Battieries for B+ - diyAudio
Go Back   Home > Forums > Amplifiers > Tubes / Valves

Tubes / Valves All about our sweet vacuum tubes :) Threads about Musical Instrument Amps of all kinds should be in the Instruments & Amps forum

Please consider donating to help us continue to serve you.

Ads on/off / Custom Title / More PMs / More album space / Advanced printing & mass image saving
Reply
 
Thread Tools Search this Thread
Old 31st July 2008, 05:31 PM   #1
diyAudio Member
 
whitelabrat's Avatar
 
Join Date: Dec 2006
Location: Maryland
Default Battieries for B+

We all know that one of the cleanest sources of power for just about anything is a battery. I've got some dirty dirty power, and I'm trying to think of the least expensive way to get off the grid. To prove my point, if I move my amp to super nice conditioned power, all noise is gone. Put it on unfiltered mains, and it's horrible buzzing time. Could be the grounding? Could be DC on the mains? Who knows.

So let's say I've got a target voltage for a B+ of 250vdc drawing about 30ma. I could use 208 1.2v AA batteries, but there goes the cheapo factor. I suppose I could get a 12v SLA battery and then use a voltage doubler circuit in a series to step up the DC. That would be a lot of stepping!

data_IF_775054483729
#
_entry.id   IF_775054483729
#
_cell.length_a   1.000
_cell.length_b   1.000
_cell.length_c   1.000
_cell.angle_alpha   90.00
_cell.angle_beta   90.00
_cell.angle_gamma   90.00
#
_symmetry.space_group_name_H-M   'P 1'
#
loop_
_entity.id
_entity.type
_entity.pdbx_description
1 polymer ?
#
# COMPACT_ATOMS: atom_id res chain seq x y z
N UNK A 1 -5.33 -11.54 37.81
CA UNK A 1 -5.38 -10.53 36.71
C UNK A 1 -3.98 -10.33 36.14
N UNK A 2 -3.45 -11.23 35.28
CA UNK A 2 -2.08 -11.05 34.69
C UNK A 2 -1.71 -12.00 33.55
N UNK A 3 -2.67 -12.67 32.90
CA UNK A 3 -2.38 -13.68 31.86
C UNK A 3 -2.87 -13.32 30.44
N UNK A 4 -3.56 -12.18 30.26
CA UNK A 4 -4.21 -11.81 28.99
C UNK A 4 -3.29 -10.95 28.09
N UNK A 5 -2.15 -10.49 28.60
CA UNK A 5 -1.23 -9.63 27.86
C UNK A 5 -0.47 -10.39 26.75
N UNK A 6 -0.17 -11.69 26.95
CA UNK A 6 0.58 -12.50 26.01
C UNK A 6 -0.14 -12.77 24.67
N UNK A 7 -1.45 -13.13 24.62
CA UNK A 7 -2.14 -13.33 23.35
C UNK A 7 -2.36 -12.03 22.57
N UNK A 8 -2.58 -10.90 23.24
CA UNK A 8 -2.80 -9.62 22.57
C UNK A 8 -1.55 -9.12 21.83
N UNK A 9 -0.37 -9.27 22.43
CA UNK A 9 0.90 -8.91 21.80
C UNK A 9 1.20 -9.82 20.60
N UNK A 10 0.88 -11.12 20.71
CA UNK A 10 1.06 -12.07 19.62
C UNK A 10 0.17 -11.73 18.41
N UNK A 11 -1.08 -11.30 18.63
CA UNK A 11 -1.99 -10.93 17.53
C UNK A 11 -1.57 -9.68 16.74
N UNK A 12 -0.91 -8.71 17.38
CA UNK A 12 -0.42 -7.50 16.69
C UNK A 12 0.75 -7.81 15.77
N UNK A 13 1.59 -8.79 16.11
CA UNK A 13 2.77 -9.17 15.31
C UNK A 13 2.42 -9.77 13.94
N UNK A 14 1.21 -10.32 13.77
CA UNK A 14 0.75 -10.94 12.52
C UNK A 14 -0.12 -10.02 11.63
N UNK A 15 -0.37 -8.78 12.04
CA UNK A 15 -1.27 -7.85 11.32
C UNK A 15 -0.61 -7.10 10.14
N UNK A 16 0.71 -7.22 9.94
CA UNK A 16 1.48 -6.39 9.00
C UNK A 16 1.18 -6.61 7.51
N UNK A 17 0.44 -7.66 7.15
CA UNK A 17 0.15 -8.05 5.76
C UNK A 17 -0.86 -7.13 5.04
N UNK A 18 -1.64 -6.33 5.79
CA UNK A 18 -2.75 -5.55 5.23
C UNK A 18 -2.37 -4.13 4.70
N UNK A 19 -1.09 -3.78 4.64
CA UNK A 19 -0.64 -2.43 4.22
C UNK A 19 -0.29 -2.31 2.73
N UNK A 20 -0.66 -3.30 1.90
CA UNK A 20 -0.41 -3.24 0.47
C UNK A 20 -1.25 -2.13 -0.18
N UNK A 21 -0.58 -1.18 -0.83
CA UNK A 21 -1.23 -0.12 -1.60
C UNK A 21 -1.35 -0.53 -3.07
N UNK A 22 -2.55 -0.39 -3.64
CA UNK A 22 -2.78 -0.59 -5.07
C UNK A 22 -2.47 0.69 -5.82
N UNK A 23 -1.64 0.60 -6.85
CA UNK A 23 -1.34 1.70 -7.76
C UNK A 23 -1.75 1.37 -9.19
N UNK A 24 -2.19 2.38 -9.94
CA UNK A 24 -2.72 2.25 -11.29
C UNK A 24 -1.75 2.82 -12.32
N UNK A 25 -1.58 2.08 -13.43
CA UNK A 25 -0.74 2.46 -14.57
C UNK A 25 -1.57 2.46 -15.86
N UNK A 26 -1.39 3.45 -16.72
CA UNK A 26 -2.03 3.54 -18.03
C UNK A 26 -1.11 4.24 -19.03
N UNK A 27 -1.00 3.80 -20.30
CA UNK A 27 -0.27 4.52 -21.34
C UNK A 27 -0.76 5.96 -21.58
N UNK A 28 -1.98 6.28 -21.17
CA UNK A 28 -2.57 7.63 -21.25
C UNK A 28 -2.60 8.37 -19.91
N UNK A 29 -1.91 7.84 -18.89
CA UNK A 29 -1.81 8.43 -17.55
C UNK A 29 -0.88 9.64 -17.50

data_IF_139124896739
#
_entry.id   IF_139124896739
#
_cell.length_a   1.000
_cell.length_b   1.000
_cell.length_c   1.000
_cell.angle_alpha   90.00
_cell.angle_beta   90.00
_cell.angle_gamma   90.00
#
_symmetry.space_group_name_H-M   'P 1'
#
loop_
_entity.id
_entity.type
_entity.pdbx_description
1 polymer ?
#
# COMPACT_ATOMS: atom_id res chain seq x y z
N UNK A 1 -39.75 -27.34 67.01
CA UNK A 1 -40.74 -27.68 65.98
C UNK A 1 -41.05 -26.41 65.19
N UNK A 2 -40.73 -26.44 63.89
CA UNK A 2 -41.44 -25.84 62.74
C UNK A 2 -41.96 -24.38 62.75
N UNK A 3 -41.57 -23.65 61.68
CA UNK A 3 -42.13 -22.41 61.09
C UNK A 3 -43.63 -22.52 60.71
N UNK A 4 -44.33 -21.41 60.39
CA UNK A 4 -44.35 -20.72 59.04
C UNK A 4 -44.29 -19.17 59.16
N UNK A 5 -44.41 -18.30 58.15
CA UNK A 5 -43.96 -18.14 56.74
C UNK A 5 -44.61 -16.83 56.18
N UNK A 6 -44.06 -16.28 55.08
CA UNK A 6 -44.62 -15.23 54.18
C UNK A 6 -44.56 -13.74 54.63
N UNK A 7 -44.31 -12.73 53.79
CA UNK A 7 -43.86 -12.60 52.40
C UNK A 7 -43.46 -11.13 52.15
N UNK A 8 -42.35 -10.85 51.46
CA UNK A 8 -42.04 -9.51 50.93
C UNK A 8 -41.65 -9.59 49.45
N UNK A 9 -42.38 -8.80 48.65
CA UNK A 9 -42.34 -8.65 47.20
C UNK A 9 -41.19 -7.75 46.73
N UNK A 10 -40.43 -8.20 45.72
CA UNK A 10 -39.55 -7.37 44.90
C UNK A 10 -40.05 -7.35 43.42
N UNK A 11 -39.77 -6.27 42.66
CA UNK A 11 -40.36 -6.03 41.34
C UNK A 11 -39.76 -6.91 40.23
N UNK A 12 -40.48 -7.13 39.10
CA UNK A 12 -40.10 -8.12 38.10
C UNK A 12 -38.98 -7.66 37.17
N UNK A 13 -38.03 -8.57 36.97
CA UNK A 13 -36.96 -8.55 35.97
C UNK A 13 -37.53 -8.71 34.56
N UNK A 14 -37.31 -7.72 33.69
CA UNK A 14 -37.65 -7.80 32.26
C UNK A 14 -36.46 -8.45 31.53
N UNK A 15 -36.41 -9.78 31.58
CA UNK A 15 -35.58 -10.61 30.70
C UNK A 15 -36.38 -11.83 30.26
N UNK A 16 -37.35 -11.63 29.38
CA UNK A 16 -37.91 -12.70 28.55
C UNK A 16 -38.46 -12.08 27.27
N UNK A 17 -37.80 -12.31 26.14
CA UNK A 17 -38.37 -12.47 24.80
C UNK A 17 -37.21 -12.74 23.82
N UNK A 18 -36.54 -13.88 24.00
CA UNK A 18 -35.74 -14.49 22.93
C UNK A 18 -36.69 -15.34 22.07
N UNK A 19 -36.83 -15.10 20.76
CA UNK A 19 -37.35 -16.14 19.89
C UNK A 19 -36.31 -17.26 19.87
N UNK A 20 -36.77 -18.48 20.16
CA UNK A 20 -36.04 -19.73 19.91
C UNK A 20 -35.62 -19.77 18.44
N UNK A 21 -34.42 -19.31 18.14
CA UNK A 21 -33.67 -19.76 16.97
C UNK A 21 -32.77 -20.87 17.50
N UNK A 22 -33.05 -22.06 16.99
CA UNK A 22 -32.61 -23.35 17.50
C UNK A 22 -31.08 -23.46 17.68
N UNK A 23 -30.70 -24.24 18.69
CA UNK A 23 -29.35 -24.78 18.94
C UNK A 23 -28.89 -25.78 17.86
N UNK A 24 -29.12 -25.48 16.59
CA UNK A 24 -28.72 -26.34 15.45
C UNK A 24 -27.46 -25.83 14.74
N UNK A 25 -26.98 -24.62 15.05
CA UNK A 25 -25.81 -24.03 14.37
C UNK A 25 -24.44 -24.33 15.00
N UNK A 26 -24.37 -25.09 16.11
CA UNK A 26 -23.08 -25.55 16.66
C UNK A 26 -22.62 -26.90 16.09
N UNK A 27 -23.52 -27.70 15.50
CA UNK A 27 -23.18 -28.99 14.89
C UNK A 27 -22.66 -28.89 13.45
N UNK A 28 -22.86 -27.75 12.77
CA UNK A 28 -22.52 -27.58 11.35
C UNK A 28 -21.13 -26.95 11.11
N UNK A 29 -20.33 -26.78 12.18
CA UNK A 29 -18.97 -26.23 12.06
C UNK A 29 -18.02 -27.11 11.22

One positive of using a battery would be the elimination of expensive power transformers.

Then there are the heaters. I figure on just using 6.3v from a wall wart should do fine, since it doesn't need to be super clean.

Anyone every think of a graceful and inexpensive way to get a tube amp off grid power?
  Reply With Quote
Old 31st July 2008, 06:55 PM   #2
diyAudio Member
 
leadbelly's Avatar
 
Join Date: Dec 2002
Location: Calgary, Alberta
This isn't actually something new. There are after all both commercial and DIY tube amps for cars. You can search both this forum and the car audio forum for some info.

As for what's most elegant, you would probably get some disagreement. IMHO, the most elegant way would be to use the tubes such as 6GM8 and the rest of the family that were designed for car radios and are happy with a 12V B+. Others might say that using a DC-DC upconverter to generate B+ in order to use the more popular audio tubes is a more elegant approach.
__________________